Operation - Friedrichshafen - 27/28th April 1944.
Iconic Tiger Tank which used the Maybach transmission and gear box manufactured at the Maybach factory in Friedrichshafen
The small German town of Friedrichshafen in Southern Germany had been high on the target list of Bomber Command for some time. Situated on the shores of Lake Constance the town was home to many large and important factories and development centres of critical importance to the German war effort. Amongst these was the Maybach engineering works which was an important manufacturer of tank engines and gearboxes and various radar and wireless systems were manufactured at the big Zeppelin works nearby. In addition the Dornier aircraft company had a large factory in the town and which was also an important centre for the manufacture of parts for the German V weapon programme.
It was thought that an attack on Friedrichshafen should take place on a moonlit night to assist in target identification. This had serious drawbacks because a flight deep into Germany on a moonlit night was very dangerous and would make the bombers very vulnerable to fighter attack. This happened four weeks previously on the ill-fated attack on Nuremberg when the losses to the bomber force had been very severe.
Friedrichshafen was however situated much further south and on the fringes of the German night fighter defense system. In addition extensive diversions were planned for that night and two other heavy raids were to take place which it was hoped would confuse the German fighter controllers. It was therefore decided that the attack should go ahead.
On the 27th April 1944 322 Lancasters and 1 Mosquito of Nos 1, 3, 6 and 8 Groups were detailed for this raid.
At Elsham Wolds 103 Sqn and 576 Sqn detailed 11 and 18 aircraft respectively. The first crew to take off was that of F/O W H Way RCAF of 103 Sqn at 2125.
The weather for the flight was good with 5/10ths cloud to the English coast and clear all the way to the target back with slight ground haze. F/S Thorpe from 576 Sqn was forced to return early due to engine problems. No night fighter opposition was encountered on the outward flight. The Pathfinders were three to four minutes late but the crews reported a good concentration of accurate marking in the target area. Bombing was undertaken from between 17,000ft and 20,000ft and was very concentrated with many large fires seen below and it is noted in the records that the Master Bomber on this operation was particularly good. Flak in the target area was intense to moderate with many searchlights in evidence.
German night fighters arrived over Friedrichshafen as the raid was in progress and were able to shoot down 18 of the Lancasters. Amongst those lost was the 103 Sqn Lancaster of F/L M I Cox AFC and crew that crashed at Langenschiltach. Two of the crew were taken prisoner and one, P/O W J Parama RCAF, survived and evaded capture. The Lancaster P/O K W Mitchell and crew of 103 Sqn was hit by flak over the target but was able to return safely to base.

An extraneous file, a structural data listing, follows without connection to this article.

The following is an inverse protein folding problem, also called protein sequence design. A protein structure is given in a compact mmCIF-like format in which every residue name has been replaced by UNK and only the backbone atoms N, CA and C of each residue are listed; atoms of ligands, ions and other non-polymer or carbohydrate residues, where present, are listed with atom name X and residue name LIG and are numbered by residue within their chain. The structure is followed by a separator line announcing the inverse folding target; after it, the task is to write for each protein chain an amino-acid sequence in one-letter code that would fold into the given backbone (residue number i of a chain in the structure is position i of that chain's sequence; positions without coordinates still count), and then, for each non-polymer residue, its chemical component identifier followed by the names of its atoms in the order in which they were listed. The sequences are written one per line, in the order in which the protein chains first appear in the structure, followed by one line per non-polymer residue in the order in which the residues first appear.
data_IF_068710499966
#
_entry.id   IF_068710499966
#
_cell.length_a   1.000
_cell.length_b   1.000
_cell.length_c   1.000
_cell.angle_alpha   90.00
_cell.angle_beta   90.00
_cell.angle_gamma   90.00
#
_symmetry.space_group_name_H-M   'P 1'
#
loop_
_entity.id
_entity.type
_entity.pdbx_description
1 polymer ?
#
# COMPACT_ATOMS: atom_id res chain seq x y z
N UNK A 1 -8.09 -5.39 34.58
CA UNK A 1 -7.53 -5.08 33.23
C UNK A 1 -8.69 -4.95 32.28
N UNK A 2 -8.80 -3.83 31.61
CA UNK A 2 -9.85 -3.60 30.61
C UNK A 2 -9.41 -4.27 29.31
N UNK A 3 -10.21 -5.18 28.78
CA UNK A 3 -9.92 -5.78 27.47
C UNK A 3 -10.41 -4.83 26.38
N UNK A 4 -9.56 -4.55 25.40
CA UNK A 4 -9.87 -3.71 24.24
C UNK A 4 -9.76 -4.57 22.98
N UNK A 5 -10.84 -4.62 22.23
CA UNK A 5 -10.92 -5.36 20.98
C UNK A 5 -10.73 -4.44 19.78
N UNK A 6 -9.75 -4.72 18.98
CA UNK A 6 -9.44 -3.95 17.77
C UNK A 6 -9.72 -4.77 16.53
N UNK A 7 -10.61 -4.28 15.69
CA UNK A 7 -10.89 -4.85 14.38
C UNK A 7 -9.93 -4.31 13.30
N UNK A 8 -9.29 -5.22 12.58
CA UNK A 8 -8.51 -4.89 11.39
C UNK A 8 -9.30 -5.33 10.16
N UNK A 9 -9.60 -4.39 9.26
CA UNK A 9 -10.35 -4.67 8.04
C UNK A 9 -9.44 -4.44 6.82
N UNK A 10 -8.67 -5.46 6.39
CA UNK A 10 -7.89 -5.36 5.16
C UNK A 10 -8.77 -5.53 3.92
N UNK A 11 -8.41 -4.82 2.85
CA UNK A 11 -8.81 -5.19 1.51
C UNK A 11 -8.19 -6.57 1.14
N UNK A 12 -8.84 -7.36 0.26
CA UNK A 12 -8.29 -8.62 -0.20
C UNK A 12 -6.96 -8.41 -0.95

The first crews that returned to Elsham Wolds following the operation were those of P/O A J Bodger and P/O R Whalley, both of 576 Sqn, at 0535.
The attack had proved to be a great success with 1234 tons dropped in the target area. Bomber Command estimated that 99 acres of the town had been destroyed with several important factories badly damaged and the Maybach tank engine and gearbox factory completely destroyed. During post-war investigation by an American bombing survey team the German officials admitted that this raid had been the most damaging on German tank production in the entire war. In the town 136 people had been killed and 375 injured.
Other operations undertaken that night involved heavy raids on the railway yards at Aulnoye and Montzen. The Aulnoye attack was undertaken by 223 aircraft from Nos 4, 6 and 8 Groups and was very accurate with serious damage caused to the railway yards. 1 Halifax was lost on this raid. The Montzen raid was undertaken by 144 aircraft from Nos 4, 6 and 8 Groups. Only part of the railway yards were hit and 14 Halifaxes and 1 Lancaster were lost from the attacking force.
A large number of support and minor operations were also flown that night. 159 Operational Training Unit aircraft made a diversionary sweep over the North Sea and 24 Mosquitos flew a diversionary raid to Stuttgart. There were also 11 Radio Counter Measures sorties, 19 Serrate and 6 Intruder patrols, 8 Halifax minelaying sorties off Brest and Cherbourg, and 44 aircraft on Resistance operations. 1 Serrate Mosquito was lost.
In total Bomber Command flew 961 sorties that night for the loss of 35 aircraft and crews. The main operation to Friedrichshafen had been a high-risk undertaking but the plan had worked well and the results were very encouraging. Overall the RAF could view this nights work with quite satisfaction whilst the Germans must have been rather disappointed with their response and increasingly concerned as to what was to follow in the weeks and months ahead.
Written/compiled by David Fell mostly from 103 and 576 Squadron ORBs, 1 Group ORB, By Day and by Night: Bomber War in Europe, 1939-45. Ken Merrick, Middlebrook's Bomber Command War Diaries.